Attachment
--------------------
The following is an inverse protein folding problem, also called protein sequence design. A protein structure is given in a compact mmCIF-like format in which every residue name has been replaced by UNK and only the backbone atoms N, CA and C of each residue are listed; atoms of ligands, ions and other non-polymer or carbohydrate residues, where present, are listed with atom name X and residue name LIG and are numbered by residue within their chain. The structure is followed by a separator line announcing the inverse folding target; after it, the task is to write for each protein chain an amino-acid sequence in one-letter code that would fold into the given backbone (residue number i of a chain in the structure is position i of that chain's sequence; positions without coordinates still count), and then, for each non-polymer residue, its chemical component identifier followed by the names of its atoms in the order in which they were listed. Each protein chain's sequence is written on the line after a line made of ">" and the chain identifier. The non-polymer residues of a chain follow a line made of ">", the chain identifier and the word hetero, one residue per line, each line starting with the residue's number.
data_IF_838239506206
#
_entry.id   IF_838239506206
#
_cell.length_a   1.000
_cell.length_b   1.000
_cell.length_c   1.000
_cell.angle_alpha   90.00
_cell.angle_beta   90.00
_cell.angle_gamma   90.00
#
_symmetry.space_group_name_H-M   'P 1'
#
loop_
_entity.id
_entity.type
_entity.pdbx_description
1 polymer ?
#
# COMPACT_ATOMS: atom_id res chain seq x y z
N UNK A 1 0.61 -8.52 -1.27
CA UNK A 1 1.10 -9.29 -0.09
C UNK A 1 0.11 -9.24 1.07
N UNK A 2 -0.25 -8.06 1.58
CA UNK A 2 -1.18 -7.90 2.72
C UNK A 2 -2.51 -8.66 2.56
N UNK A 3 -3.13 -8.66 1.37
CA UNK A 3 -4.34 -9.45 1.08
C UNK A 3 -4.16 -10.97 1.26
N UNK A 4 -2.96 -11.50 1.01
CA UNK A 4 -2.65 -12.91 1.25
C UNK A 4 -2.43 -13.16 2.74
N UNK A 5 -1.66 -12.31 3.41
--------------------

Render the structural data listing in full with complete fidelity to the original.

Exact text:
The following is an inverse protein folding problem, also called protein sequence design. A protein structure is given in a compact mmCIF-like format in which every residue name has been replaced by UNK and only the backbone atoms N, CA and C of each residue are listed; atoms of ligands, ions and other non-polymer or carbohydrate residues, where present, are listed with atom name X and residue name LIG and are numbered by residue within their chain. The structure is followed by a separator line announcing the inverse folding target; after it, the task is to write for each protein chain an amino-acid sequence in one-letter code that would fold into the given backbone (residue number i of a chain in the structure is position i of that chain's sequence; positions without coordinates still count), and then, for each non-polymer residue, its chemical component identifier followed by the names of its atoms in the order in which they were listed. Each protein chain's sequence is written on the line after a line made of ">" and the chain identifier. The non-polymer residues of a chain follow a line made of ">", the chain identifier and the word hetero, one residue per line, each line starting with the residue's number.
data_IF_838239506206
#
_entry.id   IF_838239506206
#
_cell.length_a   1.000
_cell.length_b   1.000
_cell.length_c   1.000
_cell.angle_alpha   90.00
_cell.angle_beta   90.00
_cell.angle_gamma   90.00
#
_symmetry.space_group_name_H-M   'P 1'
#
loop_
_entity.id
_entity.type
_entity.pdbx_description
1 polymer ?
#
# COMPACT_ATOMS: atom_id res chain seq x y z
N UNK A 1 0.61 -8.52 -1.27
CA UNK A 1 1.10 -9.29 -0.09
C UNK A 1 0.11 -9.24 1.07
N UNK A 2 -0.25 -8.06 1.58
CA UNK A 2 -1.18 -7.90 2.72
C UNK A 2 -2.51 -8.66 2.56
N UNK A 3 -3.13 -8.66 1.37
CA UNK A 3 -4.34 -9.45 1.08
C UNK A 3 -4.16 -10.97 1.26
N UNK A 4 -2.96 -11.50 1.01
CA UNK A 4 -2.65 -12.91 1.25
C UNK A 4 -2.43 -13.16 2.74
N UNK A 5 -1.66 -12.31 3.41